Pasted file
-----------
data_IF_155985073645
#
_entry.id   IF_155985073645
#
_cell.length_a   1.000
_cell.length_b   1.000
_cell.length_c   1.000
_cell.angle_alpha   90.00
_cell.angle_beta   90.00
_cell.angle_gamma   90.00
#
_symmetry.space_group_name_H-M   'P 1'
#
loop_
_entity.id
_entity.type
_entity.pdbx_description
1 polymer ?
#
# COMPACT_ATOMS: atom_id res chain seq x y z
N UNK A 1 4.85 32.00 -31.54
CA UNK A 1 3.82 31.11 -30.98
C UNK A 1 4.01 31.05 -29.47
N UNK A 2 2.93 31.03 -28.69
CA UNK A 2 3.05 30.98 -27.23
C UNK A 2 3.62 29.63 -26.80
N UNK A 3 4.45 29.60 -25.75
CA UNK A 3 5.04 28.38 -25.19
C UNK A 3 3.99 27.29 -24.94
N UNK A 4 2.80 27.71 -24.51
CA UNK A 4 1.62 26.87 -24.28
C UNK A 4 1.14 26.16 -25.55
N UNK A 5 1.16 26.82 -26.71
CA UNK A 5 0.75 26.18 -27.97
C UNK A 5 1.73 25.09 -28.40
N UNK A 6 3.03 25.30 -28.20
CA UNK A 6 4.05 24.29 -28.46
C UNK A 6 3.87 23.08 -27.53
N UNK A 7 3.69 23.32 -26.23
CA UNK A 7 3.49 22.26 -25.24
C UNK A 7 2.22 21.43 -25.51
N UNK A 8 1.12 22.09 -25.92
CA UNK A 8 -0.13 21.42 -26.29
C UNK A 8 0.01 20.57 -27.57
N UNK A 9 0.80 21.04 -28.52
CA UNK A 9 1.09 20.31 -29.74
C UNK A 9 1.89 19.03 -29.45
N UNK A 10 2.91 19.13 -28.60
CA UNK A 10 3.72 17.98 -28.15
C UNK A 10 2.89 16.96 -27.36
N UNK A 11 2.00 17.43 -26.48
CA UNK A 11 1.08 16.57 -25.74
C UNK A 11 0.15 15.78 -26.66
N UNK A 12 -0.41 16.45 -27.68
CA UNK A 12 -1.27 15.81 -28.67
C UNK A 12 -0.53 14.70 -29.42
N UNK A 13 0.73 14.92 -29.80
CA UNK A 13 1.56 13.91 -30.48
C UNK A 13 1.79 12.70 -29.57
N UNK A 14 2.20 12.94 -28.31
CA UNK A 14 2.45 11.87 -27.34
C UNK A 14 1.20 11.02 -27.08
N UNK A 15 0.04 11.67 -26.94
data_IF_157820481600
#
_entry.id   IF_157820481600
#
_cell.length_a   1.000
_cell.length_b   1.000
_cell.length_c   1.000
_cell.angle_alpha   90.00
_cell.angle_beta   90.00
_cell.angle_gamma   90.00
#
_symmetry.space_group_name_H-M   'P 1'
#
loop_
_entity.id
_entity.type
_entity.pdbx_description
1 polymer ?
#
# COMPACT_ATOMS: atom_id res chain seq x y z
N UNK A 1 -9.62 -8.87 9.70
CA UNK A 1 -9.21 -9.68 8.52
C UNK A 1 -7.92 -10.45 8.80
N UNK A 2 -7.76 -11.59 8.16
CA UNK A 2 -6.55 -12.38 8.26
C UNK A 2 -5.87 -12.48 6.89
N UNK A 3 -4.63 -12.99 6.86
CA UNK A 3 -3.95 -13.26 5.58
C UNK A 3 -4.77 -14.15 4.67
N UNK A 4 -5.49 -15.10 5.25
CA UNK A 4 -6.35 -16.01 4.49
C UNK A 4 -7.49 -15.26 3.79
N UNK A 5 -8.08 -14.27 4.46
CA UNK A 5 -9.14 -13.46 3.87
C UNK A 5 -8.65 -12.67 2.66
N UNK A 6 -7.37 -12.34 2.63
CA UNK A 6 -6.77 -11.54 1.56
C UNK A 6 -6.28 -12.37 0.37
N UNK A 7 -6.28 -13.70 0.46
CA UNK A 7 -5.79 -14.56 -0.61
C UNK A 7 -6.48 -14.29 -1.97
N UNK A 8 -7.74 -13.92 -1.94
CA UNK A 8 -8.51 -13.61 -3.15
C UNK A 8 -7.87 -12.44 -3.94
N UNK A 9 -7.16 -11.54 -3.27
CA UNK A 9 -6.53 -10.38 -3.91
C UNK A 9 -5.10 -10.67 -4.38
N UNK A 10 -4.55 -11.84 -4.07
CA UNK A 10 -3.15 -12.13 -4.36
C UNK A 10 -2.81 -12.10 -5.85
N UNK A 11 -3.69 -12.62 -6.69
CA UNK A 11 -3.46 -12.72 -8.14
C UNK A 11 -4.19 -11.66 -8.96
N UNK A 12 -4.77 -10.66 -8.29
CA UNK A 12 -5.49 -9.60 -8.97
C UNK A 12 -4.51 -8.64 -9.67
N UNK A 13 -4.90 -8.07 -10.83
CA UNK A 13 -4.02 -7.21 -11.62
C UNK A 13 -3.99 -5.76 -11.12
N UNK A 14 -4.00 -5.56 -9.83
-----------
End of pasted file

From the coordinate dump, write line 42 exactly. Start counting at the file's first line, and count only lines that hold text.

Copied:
N UNK A 8 1.12 22.09 -25.92